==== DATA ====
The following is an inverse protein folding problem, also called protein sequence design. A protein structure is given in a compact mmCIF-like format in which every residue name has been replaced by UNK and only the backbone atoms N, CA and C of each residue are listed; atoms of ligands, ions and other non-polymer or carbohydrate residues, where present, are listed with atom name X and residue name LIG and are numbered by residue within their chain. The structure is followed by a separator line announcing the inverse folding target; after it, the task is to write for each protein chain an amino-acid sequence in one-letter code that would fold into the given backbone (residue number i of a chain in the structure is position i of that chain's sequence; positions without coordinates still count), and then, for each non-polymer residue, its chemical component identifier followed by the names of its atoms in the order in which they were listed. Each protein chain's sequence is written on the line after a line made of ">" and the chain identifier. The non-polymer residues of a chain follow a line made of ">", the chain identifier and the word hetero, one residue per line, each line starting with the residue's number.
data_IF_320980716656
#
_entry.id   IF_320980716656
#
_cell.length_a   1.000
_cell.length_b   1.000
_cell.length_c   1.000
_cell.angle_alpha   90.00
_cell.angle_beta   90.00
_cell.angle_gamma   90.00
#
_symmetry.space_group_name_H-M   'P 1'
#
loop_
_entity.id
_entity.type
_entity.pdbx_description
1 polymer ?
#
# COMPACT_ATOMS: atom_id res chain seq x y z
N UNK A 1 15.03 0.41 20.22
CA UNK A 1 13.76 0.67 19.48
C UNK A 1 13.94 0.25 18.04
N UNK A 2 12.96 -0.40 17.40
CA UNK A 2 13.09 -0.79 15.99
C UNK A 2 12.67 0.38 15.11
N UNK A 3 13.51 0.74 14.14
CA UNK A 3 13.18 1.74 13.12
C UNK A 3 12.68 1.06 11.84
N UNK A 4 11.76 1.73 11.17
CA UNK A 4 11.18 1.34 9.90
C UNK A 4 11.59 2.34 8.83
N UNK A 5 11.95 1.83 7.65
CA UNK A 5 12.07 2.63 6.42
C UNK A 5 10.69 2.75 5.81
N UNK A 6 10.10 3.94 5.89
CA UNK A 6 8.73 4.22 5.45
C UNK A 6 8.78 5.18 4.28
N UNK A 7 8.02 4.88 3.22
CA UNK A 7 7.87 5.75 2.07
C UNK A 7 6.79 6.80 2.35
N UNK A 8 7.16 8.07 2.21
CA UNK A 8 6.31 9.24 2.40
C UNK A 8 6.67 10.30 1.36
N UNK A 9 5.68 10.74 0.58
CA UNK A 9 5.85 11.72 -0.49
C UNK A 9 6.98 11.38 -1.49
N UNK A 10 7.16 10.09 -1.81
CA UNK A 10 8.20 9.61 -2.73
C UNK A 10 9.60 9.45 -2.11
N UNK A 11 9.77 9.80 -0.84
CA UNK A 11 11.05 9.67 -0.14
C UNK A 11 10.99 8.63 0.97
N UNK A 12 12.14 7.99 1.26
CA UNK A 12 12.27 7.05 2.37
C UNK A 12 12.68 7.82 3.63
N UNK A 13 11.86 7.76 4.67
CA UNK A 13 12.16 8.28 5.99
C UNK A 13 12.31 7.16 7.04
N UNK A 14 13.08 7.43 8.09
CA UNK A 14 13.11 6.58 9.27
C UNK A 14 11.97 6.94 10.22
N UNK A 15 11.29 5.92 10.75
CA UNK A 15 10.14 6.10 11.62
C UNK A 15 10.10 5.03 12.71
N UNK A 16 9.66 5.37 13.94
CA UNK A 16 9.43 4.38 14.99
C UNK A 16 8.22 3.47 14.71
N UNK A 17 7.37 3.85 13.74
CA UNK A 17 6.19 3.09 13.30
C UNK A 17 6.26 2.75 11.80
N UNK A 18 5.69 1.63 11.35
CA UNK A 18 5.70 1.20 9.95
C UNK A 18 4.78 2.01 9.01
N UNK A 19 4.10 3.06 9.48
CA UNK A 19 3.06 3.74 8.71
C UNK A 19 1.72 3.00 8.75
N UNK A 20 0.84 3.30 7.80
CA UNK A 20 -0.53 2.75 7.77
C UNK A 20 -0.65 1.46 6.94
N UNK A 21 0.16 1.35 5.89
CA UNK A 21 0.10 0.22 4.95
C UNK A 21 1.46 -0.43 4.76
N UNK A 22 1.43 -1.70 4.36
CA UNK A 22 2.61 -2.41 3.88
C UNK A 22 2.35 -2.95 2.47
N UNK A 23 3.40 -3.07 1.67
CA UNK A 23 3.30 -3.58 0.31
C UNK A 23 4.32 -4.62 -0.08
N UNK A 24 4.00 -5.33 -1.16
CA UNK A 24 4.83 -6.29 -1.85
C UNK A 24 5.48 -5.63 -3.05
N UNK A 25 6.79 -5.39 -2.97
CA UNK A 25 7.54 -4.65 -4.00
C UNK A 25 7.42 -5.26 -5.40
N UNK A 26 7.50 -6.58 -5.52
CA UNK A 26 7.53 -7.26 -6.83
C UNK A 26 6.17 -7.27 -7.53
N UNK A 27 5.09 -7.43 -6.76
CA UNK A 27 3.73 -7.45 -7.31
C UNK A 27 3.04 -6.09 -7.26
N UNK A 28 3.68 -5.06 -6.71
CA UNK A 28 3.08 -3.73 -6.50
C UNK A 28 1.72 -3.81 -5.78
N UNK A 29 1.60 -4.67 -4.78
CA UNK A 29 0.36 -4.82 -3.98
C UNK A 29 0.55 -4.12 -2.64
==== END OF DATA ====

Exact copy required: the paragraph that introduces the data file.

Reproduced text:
The following is an inverse protein folding problem, also called protein sequence design. A protein structure is given in a compact mmCIF-like format in which every residue name has been replaced by UNK and only the backbone atoms N, CA and C of each residue are listed; atoms of ligands, ions and other non-polymer or carbohydrate residues, where present, are listed with atom name X and residue name LIG and are numbered by residue within their chain. The structure is followed by a separator line announcing the inverse folding target; after it, the task is to write for each protein chain an amino-acid sequence in one-letter code that would fold into the given backbone (residue number i of a chain in the structure is position i of that chain's sequence; positions without coordinates still count), and then, for each non-polymer residue, its chemical component identifier followed by the names of its atoms in the order in which they were listed. Each protein chain's sequence is written on the line after a line made of ">" and the chain identifier. The non-polymer residues of a chain follow a line made of ">", the chain identifier and the word hetero, one residue per line, each line starting with the residue's number.